Obama on the Record: News Conference on Healthcare Reform

Now, I do think it’s important to get this right. And if at the end of the day I do not yet see that we have it right then I’m not going to sign a bill that, for example, adds to our deficit; I won’t sign a bill that doesn’t reduce health care inflation so that families as well as government are saving money. I’m not going to sign a bill that I don’t think will work. And my measure of whether things work or not are listening to the American people but also listening to health care experts who have shown that in some communities, health care is cheaper and delivers a better result. I think we can achieve that.

So I’m confident that if we just keep at it, we keep working, we’re diligent, we’re honest, if we take criticisms that are out there and modify whatever plans are already working through Congress so that it meets those concerns and those criticisms, that we can arrive at a bill that is going to improve the lives of the American people.

And I’ll give you one specific example. I think that there was legitimate concern that we had not incorporated all of the measures that could reduce health care inflation over the long term in some of the versions of health care reform that were coming out of the committee. Well, over the last week, working with not only health care experts but also members of Congress who are concerned about this, we actually have now gotten a commitment to incorporate an idea that has a panel of doctors and health care experts advising on how we can get a better value for our money in Medicare. And every expert out there says this can be a valuable tool to start reducing inflation over the long term.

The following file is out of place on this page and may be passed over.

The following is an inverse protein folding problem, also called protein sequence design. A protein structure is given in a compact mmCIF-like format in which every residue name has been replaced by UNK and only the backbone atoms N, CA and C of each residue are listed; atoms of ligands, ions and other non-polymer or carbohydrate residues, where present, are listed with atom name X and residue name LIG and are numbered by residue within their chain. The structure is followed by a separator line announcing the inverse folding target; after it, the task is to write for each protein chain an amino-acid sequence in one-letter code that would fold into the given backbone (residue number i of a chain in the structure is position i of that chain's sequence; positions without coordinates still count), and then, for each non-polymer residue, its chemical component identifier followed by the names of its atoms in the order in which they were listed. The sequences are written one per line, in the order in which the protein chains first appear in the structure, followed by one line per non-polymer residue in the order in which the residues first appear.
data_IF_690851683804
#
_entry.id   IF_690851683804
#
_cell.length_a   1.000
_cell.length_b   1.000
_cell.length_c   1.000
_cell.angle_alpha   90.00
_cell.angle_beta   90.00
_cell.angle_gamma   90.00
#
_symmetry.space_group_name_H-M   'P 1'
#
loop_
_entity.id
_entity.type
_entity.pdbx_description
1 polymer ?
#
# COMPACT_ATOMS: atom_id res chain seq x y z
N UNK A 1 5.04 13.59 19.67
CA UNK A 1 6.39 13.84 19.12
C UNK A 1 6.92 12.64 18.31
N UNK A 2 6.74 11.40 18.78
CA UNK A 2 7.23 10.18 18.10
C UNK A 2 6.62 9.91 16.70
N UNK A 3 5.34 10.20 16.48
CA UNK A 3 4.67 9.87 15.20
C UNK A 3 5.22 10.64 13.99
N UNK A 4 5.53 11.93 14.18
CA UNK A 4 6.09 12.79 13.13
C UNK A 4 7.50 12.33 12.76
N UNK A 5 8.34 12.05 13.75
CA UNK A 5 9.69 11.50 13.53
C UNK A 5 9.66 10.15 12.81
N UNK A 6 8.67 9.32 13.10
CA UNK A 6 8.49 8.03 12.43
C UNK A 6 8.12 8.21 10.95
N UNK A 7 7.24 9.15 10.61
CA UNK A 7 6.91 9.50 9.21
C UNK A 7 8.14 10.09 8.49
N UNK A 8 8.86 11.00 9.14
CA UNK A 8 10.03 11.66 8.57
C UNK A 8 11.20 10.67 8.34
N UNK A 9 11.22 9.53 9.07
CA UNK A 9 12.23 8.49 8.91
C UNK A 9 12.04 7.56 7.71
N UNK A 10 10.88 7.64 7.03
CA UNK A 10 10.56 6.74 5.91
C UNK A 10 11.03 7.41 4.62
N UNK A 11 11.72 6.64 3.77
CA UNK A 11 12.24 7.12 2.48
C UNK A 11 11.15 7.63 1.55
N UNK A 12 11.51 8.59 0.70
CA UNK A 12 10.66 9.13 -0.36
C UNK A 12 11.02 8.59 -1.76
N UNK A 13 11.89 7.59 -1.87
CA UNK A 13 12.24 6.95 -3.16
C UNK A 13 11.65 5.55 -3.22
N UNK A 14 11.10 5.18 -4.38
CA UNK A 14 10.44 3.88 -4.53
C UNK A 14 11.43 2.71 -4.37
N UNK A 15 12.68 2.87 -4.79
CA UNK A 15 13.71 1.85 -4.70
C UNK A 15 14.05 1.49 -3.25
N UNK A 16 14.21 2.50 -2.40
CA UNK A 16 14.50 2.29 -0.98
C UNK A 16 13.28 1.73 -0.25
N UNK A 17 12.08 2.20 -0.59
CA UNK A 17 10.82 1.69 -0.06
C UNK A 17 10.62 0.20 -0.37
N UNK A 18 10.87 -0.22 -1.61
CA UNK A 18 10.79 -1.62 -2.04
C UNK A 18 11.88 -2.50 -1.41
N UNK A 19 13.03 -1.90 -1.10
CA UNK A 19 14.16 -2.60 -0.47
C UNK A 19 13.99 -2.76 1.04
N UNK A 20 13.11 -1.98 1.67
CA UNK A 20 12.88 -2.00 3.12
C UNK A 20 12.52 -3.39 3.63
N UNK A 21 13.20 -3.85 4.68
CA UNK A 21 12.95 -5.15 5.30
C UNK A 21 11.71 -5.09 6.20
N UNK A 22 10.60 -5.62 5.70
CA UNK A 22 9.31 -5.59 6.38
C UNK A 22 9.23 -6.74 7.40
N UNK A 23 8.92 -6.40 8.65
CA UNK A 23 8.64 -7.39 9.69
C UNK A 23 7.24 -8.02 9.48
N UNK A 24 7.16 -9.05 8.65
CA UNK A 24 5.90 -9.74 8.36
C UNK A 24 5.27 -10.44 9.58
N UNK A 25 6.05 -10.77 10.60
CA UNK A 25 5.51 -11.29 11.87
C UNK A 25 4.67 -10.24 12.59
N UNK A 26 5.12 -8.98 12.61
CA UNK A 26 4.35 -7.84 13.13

So can I say this, though — if we hadn’t had any kind of deadline, that change probably would have never surfaced until who knows when. And so I want to do this right, but the American people need some relief.

Chuck Todd.

Q Thank you, sir. You were just talking in that question about reducing health care inflation, reducing costs. Can you explain how you’re going to expand coverage? Is it fair to say — is this bill going to cover all 47 million Americans that are uninsured, or is this going to be something — is it going to take a mandate, or is this something that isn’t — your bill is probably not going to get it all the way there? And if it’s not going to get all the way there, can you say how far is enough — you know, okay, 20 million more, I can sign that; 10 million more, I can’t?

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